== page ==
Malcolm X was shot to death on February 21, 1965 — fifty years ago.
Of the two most prominent figures of the Civil Rights Era, I feel more religiously aligned with Malcolm X than with Dr. Martin Luther King, Jr. I find Dr. King to be a forbidding figure. Dr. King’s writing, his preaching, and his speaking were all extraordinary. Dr. King not only stayed true to his principle of non-violence in the face of actions that would make just about anyone else retaliate in anger, but he also managed to lead his many thousands of followers to maintain their commitment to nonviolence as well. Dr. King intimidates the hell out of me, and makes me realize my own utter inadequacy as both a minister and a human being.
Of course, Malcolm X is a forbidding figure as well. His father was murdered by whites, and his mother then went into an insane asylum, leaving Malcolm X effectively an orphan. Malcolm was imprisoned, yet in prison he had a religious awakening, got himself straightened out, and educated himself. He wound up becoming one of America’s most compelling religious leaders. Malcolm X intimidates the hell out of me, too: I have no doubt I would crumple under that kind adversity, and he too makes me realize my own utter inadequacy as both a minister and a human being.
I’m a pacifist, but I still feel more aligned with Malcolm X than with Dr. King. I think it’s because I better understand Malcolm X’s way of writing. He was a master of the plain style. In his book The Ballot or the Bullet, he wrote: “Three hundred and ten years we worked in this country without a dime in return — I mean without a dime in return. You let the white man walk around here talking about how rich this country is, but you never stop to think how it got rich so quick. It got rich because you made it rich.” This is stating a simple fact as clearly as possible. Perhaps it lacks some of the literary finesse of, say, “Letter form Birmingham Jail”; what it lacks in finesse it gains in clarity.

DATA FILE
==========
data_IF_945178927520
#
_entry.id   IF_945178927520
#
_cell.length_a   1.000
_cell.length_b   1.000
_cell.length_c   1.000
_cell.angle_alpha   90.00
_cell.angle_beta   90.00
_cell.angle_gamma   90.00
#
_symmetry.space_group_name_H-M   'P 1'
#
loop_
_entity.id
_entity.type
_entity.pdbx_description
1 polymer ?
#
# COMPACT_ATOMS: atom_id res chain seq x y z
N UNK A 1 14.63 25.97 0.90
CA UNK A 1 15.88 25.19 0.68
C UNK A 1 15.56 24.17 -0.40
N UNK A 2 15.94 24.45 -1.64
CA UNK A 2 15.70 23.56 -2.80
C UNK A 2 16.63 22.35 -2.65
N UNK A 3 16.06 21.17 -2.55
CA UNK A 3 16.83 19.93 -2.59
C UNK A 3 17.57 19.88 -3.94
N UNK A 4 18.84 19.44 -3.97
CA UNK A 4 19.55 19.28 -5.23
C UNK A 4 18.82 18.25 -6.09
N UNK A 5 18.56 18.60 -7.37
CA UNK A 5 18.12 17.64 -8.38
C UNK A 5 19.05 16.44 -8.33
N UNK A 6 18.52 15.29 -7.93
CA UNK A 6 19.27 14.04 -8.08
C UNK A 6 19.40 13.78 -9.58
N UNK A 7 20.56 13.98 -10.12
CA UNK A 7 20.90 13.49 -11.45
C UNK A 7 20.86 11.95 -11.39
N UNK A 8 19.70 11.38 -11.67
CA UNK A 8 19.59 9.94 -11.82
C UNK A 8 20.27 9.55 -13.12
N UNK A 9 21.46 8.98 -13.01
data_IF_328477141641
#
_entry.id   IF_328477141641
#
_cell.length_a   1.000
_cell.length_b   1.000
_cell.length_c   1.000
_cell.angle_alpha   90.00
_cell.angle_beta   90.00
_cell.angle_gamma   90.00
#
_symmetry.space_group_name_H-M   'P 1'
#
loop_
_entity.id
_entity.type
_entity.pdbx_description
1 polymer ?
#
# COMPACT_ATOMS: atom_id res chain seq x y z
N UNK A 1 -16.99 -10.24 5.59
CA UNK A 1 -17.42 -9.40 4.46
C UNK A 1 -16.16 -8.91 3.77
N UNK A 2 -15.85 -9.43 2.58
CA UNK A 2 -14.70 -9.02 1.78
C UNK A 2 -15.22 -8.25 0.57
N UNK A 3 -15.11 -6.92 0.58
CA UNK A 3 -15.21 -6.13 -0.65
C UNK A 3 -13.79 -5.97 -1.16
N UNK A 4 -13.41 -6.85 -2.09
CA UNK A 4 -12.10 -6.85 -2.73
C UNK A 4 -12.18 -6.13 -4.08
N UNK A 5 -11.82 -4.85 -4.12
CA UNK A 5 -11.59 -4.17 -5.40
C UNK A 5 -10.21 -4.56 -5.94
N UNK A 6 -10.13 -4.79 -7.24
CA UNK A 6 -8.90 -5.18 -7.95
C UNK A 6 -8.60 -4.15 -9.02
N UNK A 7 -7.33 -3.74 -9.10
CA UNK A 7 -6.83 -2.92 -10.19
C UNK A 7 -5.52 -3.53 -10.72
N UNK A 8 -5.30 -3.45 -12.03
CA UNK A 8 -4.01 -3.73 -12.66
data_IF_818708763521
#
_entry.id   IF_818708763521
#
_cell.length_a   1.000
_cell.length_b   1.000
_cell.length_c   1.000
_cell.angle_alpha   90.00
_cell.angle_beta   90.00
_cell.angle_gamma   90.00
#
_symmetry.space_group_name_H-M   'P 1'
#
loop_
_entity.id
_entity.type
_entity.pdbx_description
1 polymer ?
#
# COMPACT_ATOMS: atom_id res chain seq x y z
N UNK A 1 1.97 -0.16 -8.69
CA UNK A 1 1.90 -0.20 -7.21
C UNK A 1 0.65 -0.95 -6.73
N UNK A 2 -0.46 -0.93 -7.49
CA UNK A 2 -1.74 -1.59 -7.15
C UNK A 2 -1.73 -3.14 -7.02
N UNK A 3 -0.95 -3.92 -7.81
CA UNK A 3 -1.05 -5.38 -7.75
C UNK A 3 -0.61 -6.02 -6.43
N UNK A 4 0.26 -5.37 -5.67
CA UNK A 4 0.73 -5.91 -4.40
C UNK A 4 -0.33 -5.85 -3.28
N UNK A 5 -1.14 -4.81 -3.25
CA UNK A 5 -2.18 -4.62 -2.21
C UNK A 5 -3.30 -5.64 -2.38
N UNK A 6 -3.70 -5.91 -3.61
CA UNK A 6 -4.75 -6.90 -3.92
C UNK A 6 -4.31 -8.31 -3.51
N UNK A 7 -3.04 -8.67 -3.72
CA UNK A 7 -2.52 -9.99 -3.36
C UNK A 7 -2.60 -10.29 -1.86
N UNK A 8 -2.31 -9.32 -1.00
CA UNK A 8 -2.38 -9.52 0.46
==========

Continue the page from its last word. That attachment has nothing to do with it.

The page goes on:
Reading Malcolm X is a bracing experience for me. Recently, I’ve been questioning this notion of “white privilege” that we white liberals have been playing around with for twenty-five years or so. In The Ballot or the Bullet, Malcom X writes: “Whenever you’re going after something that belongs to you, anyone who’s depriving you of the right to have it is a criminal. Understand that. Whenever you are going after something that is yours, you are within your legal rights to lay claim to it. And anyone who puts forth any effort to deprive you of that which is yours, is breaking the law, is a criminal.” This simple, clear statement puts the lie to the concept of “white privilege”; what we’re actually talking about is theft, a criminal act, a crime; it’s not white privilege, it’s white theft.
One of Malcolm X’s clearest statements comes from his Autobiography. Yes, the Autobiography of Malcolm X was written in collaboration with Alex Haley. But Haley based the book on extensive interviews and conversations, and I have enough trust in Haley’s skill as a writer to trust him to accurately record Malcolm X’s words in key passages. And when I read the following passage, I can hear the clarity of language and thought that belong Malcolm X, not Alex Haley:
“Since I learned the truth in Mecca, my dearest friends have come to include all kinds — some Christians, Jews, Buddhists, Hindus, agnostics, and even atheists! I have friends who are called capitalists, Socialists, and Communists! Some of my friends are moderates, conservatives, extremists — some are even Uncle Toms! My friends today are black, brown, red, yellow, and white!”
An essential religious insight into theological anthropology; a plainly spoken insight that needs to be heard clearly by people throughout America.
Malcolm X was murdered at age 39: a sorry waste of a brilliant mind.